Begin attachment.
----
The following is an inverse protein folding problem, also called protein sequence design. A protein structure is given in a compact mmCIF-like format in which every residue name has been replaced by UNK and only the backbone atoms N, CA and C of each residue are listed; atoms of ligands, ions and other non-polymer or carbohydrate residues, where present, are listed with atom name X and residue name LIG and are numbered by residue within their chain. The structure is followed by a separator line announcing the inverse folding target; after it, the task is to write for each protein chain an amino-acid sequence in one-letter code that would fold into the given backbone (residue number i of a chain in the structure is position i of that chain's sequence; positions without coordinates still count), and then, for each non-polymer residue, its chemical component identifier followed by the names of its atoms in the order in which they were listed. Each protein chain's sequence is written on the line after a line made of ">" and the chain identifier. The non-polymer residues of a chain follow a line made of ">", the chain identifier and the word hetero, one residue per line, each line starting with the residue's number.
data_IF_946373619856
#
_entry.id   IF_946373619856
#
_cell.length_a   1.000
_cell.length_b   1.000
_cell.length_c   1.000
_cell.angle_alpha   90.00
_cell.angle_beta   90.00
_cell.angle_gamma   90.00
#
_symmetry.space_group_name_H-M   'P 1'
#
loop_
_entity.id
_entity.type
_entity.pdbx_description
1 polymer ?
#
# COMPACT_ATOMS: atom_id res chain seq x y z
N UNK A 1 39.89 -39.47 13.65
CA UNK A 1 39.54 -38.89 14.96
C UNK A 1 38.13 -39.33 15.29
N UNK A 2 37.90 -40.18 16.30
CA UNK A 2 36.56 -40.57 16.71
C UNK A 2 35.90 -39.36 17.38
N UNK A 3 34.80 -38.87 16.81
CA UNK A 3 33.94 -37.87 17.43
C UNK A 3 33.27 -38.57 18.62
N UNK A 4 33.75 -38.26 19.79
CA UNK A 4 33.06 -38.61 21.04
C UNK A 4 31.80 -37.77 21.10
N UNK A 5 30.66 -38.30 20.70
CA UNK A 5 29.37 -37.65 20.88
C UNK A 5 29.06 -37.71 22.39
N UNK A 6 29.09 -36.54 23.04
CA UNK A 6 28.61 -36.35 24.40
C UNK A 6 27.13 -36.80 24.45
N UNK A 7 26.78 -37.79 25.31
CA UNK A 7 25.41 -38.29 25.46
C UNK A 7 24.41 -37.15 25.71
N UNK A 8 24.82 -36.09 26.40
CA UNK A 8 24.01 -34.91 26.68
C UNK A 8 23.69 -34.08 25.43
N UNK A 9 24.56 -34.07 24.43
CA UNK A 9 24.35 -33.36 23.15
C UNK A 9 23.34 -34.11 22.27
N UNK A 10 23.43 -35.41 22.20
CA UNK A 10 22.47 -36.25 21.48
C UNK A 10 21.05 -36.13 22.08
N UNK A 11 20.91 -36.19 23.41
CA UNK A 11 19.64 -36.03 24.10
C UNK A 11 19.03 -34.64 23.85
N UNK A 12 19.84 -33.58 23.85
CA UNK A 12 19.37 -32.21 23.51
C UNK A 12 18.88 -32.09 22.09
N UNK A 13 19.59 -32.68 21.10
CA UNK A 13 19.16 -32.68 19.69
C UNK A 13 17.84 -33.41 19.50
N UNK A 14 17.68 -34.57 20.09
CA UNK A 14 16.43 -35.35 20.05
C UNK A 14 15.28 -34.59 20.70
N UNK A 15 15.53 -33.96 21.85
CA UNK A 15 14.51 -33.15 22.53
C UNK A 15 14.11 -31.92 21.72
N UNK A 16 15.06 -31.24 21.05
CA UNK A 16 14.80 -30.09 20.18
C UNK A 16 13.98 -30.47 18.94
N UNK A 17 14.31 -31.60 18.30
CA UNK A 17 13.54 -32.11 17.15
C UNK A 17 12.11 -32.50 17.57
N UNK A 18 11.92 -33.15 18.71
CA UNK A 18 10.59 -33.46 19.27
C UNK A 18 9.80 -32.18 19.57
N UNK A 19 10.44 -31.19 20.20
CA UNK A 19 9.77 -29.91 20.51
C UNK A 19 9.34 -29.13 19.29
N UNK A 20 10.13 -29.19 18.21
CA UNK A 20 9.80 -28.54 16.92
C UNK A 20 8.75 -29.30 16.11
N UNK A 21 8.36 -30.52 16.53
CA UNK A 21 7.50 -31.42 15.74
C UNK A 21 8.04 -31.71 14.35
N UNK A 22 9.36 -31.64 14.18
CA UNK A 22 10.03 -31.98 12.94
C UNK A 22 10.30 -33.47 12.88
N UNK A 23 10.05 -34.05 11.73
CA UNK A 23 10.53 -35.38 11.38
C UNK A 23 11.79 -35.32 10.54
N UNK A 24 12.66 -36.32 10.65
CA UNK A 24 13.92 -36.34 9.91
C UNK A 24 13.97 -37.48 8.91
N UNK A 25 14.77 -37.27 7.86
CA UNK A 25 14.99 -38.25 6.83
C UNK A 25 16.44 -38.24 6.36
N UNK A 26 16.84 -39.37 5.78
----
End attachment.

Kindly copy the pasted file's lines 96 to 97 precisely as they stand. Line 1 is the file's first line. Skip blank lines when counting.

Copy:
C UNK A 25 16.44 -38.24 6.36
N UNK A 26 16.84 -39.37 5.78